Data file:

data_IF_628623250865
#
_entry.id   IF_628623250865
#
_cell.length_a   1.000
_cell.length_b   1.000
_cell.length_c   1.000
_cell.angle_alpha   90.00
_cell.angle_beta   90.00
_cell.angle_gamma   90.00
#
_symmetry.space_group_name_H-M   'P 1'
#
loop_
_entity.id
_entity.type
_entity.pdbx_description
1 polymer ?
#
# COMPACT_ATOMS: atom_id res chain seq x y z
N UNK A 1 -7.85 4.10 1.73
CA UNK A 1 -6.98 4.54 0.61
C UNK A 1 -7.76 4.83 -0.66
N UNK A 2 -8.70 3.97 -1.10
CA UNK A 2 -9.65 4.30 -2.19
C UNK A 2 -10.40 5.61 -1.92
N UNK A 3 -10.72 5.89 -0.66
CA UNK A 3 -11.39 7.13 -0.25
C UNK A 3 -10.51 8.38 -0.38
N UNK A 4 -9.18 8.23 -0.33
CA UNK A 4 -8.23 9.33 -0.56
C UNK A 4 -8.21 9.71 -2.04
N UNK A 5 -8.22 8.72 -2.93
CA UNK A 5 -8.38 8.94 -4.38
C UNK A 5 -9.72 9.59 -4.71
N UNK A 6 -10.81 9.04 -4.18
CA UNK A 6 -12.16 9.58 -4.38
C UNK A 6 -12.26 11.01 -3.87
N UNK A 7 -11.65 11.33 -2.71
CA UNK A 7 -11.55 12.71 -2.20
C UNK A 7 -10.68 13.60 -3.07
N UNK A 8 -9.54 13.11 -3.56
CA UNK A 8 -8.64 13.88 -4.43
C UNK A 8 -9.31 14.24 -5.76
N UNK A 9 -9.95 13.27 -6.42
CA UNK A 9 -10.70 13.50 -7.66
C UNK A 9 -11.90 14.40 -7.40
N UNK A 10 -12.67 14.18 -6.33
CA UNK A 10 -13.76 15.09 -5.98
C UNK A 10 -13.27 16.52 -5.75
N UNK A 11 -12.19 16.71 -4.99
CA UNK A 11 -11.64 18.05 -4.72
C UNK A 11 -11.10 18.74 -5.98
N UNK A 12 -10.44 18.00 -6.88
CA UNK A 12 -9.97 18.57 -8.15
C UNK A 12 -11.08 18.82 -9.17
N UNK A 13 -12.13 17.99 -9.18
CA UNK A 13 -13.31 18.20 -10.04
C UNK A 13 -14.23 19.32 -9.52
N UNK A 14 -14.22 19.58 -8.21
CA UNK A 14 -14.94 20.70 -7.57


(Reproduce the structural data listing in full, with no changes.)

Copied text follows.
data_IF_628623250865
#
_entry.id   IF_628623250865
#
_cell.length_a   1.000
_cell.length_b   1.000
_cell.length_c   1.000
_cell.angle_alpha   90.00
_cell.angle_beta   90.00
_cell.angle_gamma   90.00
#
_symmetry.space_group_name_H-M   'P 1'
#
loop_
_entity.id
_entity.type
_entity.pdbx_description
1 polymer ?
#
# COMPACT_ATOMS: atom_id res chain seq x y z
N UNK A 1 -7.85 4.10 1.73
CA UNK A 1 -6.98 4.54 0.61
C UNK A 1 -7.76 4.83 -0.66
N UNK A 2 -8.70 3.97 -1.10
CA UNK A 2 -9.65 4.30 -2.19
C UNK A 2 -10.40 5.61 -1.92
N UNK A 3 -10.72 5.89 -0.66
CA UNK A 3 -11.39 7.13 -0.25
C UNK A 3 -10.51 8.38 -0.38
N UNK A 4 -9.18 8.23 -0.33
CA UNK A 4 -8.23 9.33 -0.56
C UNK A 4 -8.21 9.71 -2.04
N UNK A 5 -8.22 8.72 -2.93
CA UNK A 5 -8.38 8.94 -4.38
C UNK A 5 -9.72 9.59 -4.71
N UNK A 6 -10.81 9.04 -4.18
CA UNK A 6 -12.16 9.58 -4.38
C UNK A 6 -12.26 11.01 -3.87
N UNK A 7 -11.65 11.33 -2.71
CA UNK A 7 -11.55 12.71 -2.20
C UNK A 7 -10.68 13.60 -3.07
N UNK A 8 -9.54 13.11 -3.56
CA UNK A 8 -8.64 13.88 -4.43
C UNK A 8 -9.31 14.24 -5.76
N UNK A 9 -9.95 13.27 -6.42
CA UNK A 9 -10.70 13.50 -7.66
C UNK A 9 -11.90 14.40 -7.40
N UNK A 10 -12.67 14.18 -6.33
CA UNK A 10 -13.76 15.09 -5.98
C UNK A 10 -13.27 16.52 -5.75
N UNK A 11 -12.19 16.71 -4.99
CA UNK A 11 -11.64 18.05 -4.72
C UNK A 11 -11.10 18.74 -5.98
N UNK A 12 -10.44 18.00 -6.88
CA UNK A 12 -9.97 18.57 -8.15
C UNK A 12 -11.08 18.82 -9.17
N UNK A 13 -12.13 17.99 -9.18
CA UNK A 13 -13.31 18.20 -10.04
C UNK A 13 -14.23 19.32 -9.52
N UNK A 14 -14.22 19.58 -8.21
CA UNK A 14 -14.94 20.70 -7.57